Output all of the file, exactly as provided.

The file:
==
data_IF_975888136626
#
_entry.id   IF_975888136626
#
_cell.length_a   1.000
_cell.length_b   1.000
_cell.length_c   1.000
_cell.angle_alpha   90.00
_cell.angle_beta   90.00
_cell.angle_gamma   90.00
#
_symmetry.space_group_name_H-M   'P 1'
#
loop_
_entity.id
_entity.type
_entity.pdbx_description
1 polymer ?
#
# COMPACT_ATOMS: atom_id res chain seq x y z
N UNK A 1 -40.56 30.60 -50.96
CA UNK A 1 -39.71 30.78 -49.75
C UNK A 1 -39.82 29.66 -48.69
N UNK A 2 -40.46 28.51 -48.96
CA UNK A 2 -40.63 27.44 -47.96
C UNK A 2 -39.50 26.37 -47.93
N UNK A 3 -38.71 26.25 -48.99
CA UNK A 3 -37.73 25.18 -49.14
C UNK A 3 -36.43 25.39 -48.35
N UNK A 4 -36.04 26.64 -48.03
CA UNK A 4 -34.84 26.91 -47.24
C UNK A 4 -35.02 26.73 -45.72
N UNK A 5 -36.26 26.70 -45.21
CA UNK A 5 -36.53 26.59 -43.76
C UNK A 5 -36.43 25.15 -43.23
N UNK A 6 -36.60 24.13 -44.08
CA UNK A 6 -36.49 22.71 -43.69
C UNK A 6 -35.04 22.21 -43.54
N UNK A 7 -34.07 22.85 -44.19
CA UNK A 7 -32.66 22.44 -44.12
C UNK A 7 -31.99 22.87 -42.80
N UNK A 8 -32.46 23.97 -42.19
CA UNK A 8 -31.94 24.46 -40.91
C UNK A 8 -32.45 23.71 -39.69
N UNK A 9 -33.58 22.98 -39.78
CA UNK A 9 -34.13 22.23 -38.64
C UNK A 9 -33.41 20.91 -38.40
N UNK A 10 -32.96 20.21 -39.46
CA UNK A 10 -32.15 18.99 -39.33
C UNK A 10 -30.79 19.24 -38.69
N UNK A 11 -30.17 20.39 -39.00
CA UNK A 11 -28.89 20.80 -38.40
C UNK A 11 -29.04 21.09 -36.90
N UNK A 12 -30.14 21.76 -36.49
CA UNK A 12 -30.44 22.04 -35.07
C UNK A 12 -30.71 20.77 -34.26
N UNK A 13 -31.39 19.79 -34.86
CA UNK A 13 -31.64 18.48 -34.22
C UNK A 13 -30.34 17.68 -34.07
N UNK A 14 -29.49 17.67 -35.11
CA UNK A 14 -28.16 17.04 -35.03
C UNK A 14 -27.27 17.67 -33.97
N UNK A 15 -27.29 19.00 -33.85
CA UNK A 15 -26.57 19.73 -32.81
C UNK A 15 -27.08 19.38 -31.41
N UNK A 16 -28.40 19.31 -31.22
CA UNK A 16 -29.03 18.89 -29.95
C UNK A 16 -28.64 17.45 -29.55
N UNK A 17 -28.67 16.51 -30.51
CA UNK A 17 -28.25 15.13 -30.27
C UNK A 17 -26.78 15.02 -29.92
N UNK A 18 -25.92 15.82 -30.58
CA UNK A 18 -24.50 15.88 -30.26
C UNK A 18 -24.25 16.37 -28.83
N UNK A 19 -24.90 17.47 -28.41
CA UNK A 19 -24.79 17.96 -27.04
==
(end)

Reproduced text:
data_IF_975888136626
#
_entry.id   IF_975888136626
#
_cell.length_a   1.000
_cell.length_b   1.000
_cell.length_c   1.000
_cell.angle_alpha   90.00
_cell.angle_beta   90.00
_cell.angle_gamma   90.00
#
_symmetry.space_group_name_H-M   'P 1'
#
loop_
_entity.id
_entity.type
_entity.pdbx_description
1 polymer ?
#
# COMPACT_ATOMS: atom_id res chain seq x y z
N UNK A 1 -40.56 30.60 -50.96
CA UNK A 1 -39.71 30.78 -49.75
C UNK A 1 -39.82 29.66 -48.69
N UNK A 2 -40.46 28.51 -48.96
CA UNK A 2 -40.63 27.44 -47.96
C UNK A 2 -39.50 26.37 -47.93
N UNK A 3 -38.71 26.25 -48.99
CA UNK A 3 -37.73 25.18 -49.14
C UNK A 3 -36.43 25.39 -48.35
N UNK A 4 -36.04 26.64 -48.03
CA UNK A 4 -34.84 26.91 -47.24
C UNK A 4 -35.02 26.73 -45.72
N UNK A 5 -36.26 26.70 -45.21
CA UNK A 5 -36.53 26.59 -43.76
C UNK A 5 -36.43 25.15 -43.23
N UNK A 6 -36.60 24.13 -44.08
CA UNK A 6 -36.49 22.71 -43.69
C UNK A 6 -35.04 22.21 -43.54
N UNK A 7 -34.07 22.85 -44.19
CA UNK A 7 -32.66 22.44 -44.12
C UNK A 7 -31.99 22.87 -42.80
N UNK A 8 -32.46 23.97 -42.19
CA UNK A 8 -31.94 24.46 -40.91
C UNK A 8 -32.45 23.71 -39.69
N UNK A 9 -33.58 22.98 -39.78
CA UNK A 9 -34.13 22.23 -38.64
C UNK A 9 -33.41 20.91 -38.40
N UNK A 10 -32.96 20.21 -39.46
CA UNK A 10 -32.15 18.99 -39.33
C UNK A 10 -30.79 19.24 -38.69
N UNK A 11 -30.17 20.39 -39.00
CA UNK A 11 -28.89 20.80 -38.40
C UNK A 11 -29.04 21.09 -36.90
N UNK A 12 -30.14 21.76 -36.49
CA UNK A 12 -30.44 22.04 -35.07
C UNK A 12 -30.71 20.77 -34.26
N UNK A 13 -31.39 19.79 -34.86
CA UNK A 13 -31.64 18.48 -34.22
C UNK A 13 -30.34 17.68 -34.07
N UNK A 14 -29.49 17.67 -35.11
CA UNK A 14 -28.16 17.04 -35.03
C UNK A 14 -27.27 17.67 -33.97
N UNK A 15 -27.29 19.00 -33.85
CA UNK A 15 -26.57 19.73 -32.81
C UNK A 15 -27.08 19.38 -31.41
N UNK A 16 -28.40 19.31 -31.22
CA UNK A 16 -29.03 18.89 -29.95
C UNK A 16 -28.64 17.45 -29.55
N UNK A 17 -28.67 16.51 -30.51
CA UNK A 17 -28.25 15.13 -30.27
C UNK A 17 -26.78 15.02 -29.92
N UNK A 18 -25.92 15.82 -30.58
CA UNK A 18 -24.50 15.88 -30.26
C UNK A 18 -24.25 16.37 -28.83
N UNK A 19 -24.90 17.47 -28.41
CA UNK A 19 -24.79 17.96 -27.04